PM Shehbaz asks IMF for restructuring 'pause'

IMF officials hold "good meeting" with FinMin Ishaq Dar on sidelines of Geneva moot

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AFP
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Reuters
Pakistans Prime Minister Shehbaz Sharif speaks at a news conference at the United Nations, in Geneva, Switzerland, on January 9, 2023. — Reuters
Pakistan's Prime Minister Shehbaz Sharif speaks at a news conference at the United Nations, in Geneva, Switzerland, on January 9, 2023. — Reuters

  • IMF officials hold "good meeting" with FinMin on sidelines of Geneva moot.
  • "We will do everything to comply with terms and conditions of IMF," PM says.
  • Britain encourages Pakistan to conclude ninth review of IMF programme.


GENEVA: Prime Minister Shehbaz Sharif on Monday asked the International Monetary Fund (IMF) for a pause in its demands for economic reforms before releasing more financial aid, as the country tries to rebuild after catastrophic floods.

In a press conference in Switzerland's Geneva, PM Shehbaz said he was trying to persuade the Fund to give Islamabad some breathing space as it tackles the "nightmarish" situation.

The global lender wants Pakistan to withdraw the remaining subsidies on petroleum products and electricity, aimed at helping the masses.

In Geneva for a conference on Pakistan's recovery from last year's catastrophic monsoon floods, PM Shehbaz was asked by reporters about the block on IMF funds.

Pakistan's economy has crumbled alongside a simmering political crisis, with the rupee plummeting and inflation at decades-high levels, but the floods and the global energy crisis have piled on further pressure.

PM Shehbaz came to the office in April last year, ahead of the floods in July and August.

A $6-billion IMF deal negotiated by the previous government was restarted after Pakistan finally met conditions such as ending subsidies on fuel.

But Islamabad has so far only received half the funds — the last payment in August — with a further review of the package ongoing.

"Even before these floods hit Pakistan, we were already facing humongous challenges," he said.

"Yet we had to again connect with the IMF and resurrect an agreement which was violated by the previous government — and accept even harsher conditionalities," said PM Shehbaz.

He said Pakistan was complying with the IMF's conditions "as best as possible" but asked "how on Earth" the additional burdens could be shouldered by the country's poorest.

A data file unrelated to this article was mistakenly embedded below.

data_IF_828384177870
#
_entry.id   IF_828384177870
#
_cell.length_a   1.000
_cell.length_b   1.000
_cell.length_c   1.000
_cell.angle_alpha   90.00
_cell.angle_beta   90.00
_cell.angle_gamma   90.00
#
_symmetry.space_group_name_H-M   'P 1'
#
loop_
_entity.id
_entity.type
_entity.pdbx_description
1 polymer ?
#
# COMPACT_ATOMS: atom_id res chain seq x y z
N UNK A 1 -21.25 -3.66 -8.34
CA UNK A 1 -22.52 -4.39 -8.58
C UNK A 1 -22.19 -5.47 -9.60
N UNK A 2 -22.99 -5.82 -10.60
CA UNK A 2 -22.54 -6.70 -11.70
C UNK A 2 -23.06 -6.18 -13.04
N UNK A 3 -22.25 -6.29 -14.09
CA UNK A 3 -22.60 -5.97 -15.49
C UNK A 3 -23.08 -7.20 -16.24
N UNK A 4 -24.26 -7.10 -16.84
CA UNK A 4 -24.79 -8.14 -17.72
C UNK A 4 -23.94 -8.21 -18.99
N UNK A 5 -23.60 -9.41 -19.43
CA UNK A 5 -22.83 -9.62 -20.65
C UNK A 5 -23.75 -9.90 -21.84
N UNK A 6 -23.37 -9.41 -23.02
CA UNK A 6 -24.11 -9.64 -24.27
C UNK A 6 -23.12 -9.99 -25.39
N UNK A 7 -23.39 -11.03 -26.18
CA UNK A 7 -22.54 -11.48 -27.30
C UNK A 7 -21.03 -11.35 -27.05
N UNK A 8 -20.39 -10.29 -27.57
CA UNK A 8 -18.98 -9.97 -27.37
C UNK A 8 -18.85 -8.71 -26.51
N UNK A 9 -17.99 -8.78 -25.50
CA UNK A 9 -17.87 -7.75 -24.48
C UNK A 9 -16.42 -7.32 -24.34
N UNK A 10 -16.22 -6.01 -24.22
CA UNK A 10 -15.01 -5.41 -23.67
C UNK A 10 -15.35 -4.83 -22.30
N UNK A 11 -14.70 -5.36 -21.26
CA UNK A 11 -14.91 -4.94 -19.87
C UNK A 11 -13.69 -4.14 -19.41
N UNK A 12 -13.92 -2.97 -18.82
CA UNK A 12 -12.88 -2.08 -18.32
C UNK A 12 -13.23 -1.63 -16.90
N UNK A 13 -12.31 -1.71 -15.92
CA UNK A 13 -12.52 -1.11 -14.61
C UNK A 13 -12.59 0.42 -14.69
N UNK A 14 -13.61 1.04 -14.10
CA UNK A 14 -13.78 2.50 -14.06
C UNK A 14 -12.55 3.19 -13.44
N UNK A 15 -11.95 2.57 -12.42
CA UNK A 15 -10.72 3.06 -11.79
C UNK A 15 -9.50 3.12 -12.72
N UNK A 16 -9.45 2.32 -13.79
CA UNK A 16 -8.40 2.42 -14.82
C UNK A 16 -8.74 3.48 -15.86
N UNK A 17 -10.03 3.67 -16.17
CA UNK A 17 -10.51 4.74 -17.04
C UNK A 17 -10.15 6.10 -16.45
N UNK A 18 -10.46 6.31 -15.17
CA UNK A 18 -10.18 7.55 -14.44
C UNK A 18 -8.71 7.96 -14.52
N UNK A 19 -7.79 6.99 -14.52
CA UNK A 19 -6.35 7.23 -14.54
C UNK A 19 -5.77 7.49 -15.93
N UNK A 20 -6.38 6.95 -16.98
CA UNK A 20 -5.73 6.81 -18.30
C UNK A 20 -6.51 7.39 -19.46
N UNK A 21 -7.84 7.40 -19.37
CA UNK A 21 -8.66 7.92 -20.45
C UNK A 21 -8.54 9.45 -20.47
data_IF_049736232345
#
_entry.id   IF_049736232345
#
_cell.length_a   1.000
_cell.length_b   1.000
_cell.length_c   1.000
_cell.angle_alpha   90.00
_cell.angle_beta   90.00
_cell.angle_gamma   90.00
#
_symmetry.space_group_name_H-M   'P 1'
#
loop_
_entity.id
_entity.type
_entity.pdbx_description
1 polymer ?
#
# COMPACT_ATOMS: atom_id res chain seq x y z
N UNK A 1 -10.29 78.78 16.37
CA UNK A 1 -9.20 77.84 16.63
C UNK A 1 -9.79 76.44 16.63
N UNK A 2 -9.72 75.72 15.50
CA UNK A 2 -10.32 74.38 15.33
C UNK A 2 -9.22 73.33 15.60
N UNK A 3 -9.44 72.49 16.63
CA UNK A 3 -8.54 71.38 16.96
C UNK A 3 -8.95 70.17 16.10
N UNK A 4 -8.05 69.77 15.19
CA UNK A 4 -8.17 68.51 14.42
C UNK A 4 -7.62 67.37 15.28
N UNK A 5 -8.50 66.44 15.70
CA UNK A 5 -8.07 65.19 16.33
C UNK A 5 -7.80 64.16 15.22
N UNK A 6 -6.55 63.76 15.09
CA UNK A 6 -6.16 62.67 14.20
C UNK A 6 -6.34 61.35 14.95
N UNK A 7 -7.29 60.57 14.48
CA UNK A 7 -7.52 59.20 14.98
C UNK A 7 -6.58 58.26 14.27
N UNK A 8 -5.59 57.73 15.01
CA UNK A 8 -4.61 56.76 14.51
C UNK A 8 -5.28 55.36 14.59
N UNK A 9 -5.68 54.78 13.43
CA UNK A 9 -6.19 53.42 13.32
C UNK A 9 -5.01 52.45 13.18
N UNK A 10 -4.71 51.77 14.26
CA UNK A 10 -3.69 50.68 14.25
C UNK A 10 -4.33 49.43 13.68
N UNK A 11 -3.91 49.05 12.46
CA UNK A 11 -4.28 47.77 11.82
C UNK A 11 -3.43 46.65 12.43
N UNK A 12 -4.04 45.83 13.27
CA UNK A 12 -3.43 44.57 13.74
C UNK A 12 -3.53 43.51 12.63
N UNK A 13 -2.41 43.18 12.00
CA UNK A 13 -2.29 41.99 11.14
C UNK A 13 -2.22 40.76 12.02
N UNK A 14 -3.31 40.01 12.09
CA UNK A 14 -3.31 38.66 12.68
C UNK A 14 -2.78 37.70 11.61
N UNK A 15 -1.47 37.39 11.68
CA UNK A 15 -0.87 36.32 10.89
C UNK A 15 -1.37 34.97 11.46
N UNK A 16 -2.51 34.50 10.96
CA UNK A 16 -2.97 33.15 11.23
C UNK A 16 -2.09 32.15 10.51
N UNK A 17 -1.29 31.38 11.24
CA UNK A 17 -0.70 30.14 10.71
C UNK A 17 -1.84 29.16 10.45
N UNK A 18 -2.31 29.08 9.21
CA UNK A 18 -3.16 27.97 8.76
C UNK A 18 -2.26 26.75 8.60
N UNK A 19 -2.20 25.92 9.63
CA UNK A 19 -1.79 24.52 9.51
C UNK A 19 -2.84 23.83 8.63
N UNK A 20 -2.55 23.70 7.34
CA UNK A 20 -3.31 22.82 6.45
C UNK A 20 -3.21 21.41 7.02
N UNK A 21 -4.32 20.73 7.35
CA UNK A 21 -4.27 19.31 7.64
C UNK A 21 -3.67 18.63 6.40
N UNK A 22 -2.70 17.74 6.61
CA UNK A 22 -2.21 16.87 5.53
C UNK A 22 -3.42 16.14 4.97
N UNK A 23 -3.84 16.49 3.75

"Yet we are committed to IMF's programme. We will do everything to comply with the terms and conditions. Though I am constantly trying to persuade them: please give us a pause," he said.

'Be considerate'

PM Shehbaz said he spoke with IMF Managing Director Kristalina Georgieva on Saturday and asked her to "kindly be considerate and compassionate and give us some breathing space".

"This is an ongoing dialogue. I'm sure one day soon we will be able to convince them through logic and through facts.

"That said, regardless, we will comply with the IMF programme."

Economists and traders estimate the country has around three weeks of foreign exchange reserves left to service imports and a swift IMF cash injection is the only way to shore up the economy.

At the Geneva conference, Britain encouraged Pakistan to continue its macroeconomic reforms and conclude the ninth review of the IMF programme.

Development Minister Andrew Mitchell said it would be much easier for the world to help Pakistan "if Pakistani taxpayers are seen to be playing a core part in this effort".

Meanwhile, French President Emmanuel Macron said at the conference that Paris was ready to support Pakistan in its talks with financial institutions.

Dar meets IMF officials 

Pakistan reiterated its commitment to completing a programme with the lender of the last resort in a meeting on the sidelines of the Geneva moot on Monday, the finance ministry said in a statement.

Finance Minister Ishaq Dar and IMF officials "discussed challenges to regional economies in the wake of climate change," according to the statement following the meeting's conclusion. "[The] finance minister reiterated the commitment to complete the Fund program," it added.

"It was a good meeting but I do not have any statements to make," Athanasios Arvanitis, deputy director of the IMF's Middle East and Central Asia Department, told Reuters immediately after it ended.